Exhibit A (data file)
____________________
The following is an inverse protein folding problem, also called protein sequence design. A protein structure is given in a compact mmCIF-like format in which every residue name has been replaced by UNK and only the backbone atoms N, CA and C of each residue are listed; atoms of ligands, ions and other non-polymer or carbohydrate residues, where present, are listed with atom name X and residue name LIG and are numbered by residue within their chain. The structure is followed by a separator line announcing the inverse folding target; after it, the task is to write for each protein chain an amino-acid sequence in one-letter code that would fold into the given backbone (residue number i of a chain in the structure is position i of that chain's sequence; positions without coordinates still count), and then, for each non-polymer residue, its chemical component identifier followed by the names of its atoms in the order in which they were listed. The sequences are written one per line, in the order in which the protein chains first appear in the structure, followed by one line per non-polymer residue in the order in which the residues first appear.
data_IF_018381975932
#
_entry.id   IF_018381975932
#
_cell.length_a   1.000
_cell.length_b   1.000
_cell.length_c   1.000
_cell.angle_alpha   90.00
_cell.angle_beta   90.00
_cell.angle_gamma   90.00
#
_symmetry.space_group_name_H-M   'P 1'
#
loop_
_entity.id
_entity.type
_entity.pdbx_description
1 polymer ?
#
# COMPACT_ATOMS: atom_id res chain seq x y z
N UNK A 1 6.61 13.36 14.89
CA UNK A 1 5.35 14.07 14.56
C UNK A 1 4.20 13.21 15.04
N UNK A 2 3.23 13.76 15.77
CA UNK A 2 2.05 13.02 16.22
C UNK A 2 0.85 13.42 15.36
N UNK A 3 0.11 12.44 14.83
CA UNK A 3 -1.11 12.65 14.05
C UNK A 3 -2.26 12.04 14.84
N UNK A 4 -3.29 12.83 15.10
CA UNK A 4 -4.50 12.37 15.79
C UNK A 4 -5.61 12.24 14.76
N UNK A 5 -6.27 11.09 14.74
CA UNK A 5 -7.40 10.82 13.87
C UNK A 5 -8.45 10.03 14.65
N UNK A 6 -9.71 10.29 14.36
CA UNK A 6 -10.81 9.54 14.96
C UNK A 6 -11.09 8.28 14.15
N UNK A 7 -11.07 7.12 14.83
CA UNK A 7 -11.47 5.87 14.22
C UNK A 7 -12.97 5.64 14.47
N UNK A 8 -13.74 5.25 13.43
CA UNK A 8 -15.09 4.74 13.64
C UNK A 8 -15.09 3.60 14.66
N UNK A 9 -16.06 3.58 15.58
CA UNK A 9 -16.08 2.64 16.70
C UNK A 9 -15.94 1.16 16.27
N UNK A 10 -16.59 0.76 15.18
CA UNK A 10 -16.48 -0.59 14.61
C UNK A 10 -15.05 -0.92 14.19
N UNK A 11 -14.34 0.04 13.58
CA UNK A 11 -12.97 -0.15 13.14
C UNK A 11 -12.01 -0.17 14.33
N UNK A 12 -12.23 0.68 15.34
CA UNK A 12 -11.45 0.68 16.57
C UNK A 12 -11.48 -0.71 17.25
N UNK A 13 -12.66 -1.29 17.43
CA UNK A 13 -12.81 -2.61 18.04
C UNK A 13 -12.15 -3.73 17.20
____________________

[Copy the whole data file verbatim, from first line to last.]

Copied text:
The following is an inverse protein folding problem, also called protein sequence design. A protein structure is given in a compact mmCIF-like format in which every residue name has been replaced by UNK and only the backbone atoms N, CA and C of each residue are listed; atoms of ligands, ions and other non-polymer or carbohydrate residues, where present, are listed with atom name X and residue name LIG and are numbered by residue within their chain. The structure is followed by a separator line announcing the inverse folding target; after it, the task is to write for each protein chain an amino-acid sequence in one-letter code that would fold into the given backbone (residue number i of a chain in the structure is position i of that chain's sequence; positions without coordinates still count), and then, for each non-polymer residue, its chemical component identifier followed by the names of its atoms in the order in which they were listed. The sequences are written one per line, in the order in which the protein chains first appear in the structure, followed by one line per non-polymer residue in the order in which the residues first appear.
data_IF_018381975932
#
_entry.id   IF_018381975932
#
_cell.length_a   1.000
_cell.length_b   1.000
_cell.length_c   1.000
_cell.angle_alpha   90.00
_cell.angle_beta   90.00
_cell.angle_gamma   90.00
#
_symmetry.space_group_name_H-M   'P 1'
#
loop_
_entity.id
_entity.type
_entity.pdbx_description
1 polymer ?
#
# COMPACT_ATOMS: atom_id res chain seq x y z
N UNK A 1 6.61 13.36 14.89
CA UNK A 1 5.35 14.07 14.56
C UNK A 1 4.20 13.21 15.04
N UNK A 2 3.23 13.76 15.77
CA UNK A 2 2.05 13.02 16.22
C UNK A 2 0.85 13.42 15.36
N UNK A 3 0.11 12.44 14.83
CA UNK A 3 -1.11 12.65 14.05
C UNK A 3 -2.26 12.04 14.84
N UNK A 4 -3.29 12.83 15.10
CA UNK A 4 -4.50 12.37 15.79
C UNK A 4 -5.61 12.24 14.76
N UNK A 5 -6.27 11.09 14.74
CA UNK A 5 -7.40 10.82 13.87
C UNK A 5 -8.45 10.03 14.65
N UNK A 6 -9.71 10.29 14.36
CA UNK A 6 -10.81 9.54 14.96
C UNK A 6 -11.09 8.28 14.15
N UNK A 7 -11.07 7.12 14.83
CA UNK A 7 -11.47 5.87 14.22
C UNK A 7 -12.97 5.64 14.47
N UNK A 8 -13.74 5.25 13.43
CA UNK A 8 -15.09 4.74 13.64
C UNK A 8 -15.09 3.60 14.66
N UNK A 9 -16.06 3.58 15.58
CA UNK A 9 -16.08 2.64 16.70
C UNK A 9 -15.94 1.16 16.27
N UNK A 10 -16.59 0.76 15.18
CA UNK A 10 -16.48 -0.59 14.61
C UNK A 10 -15.05 -0.92 14.19
N UNK A 11 -14.34 0.04 13.58
CA UNK A 11 -12.97 -0.15 13.14
C UNK A 11 -12.01 -0.17 14.33
N UNK A 12 -12.23 0.68 15.34
CA UNK A 12 -11.45 0.68 16.57
C UNK A 12 -11.48 -0.71 17.25
N UNK A 13 -12.66 -1.29 17.43
CA UNK A 13 -12.81 -2.61 18.04
C UNK A 13 -12.15 -3.73 17.20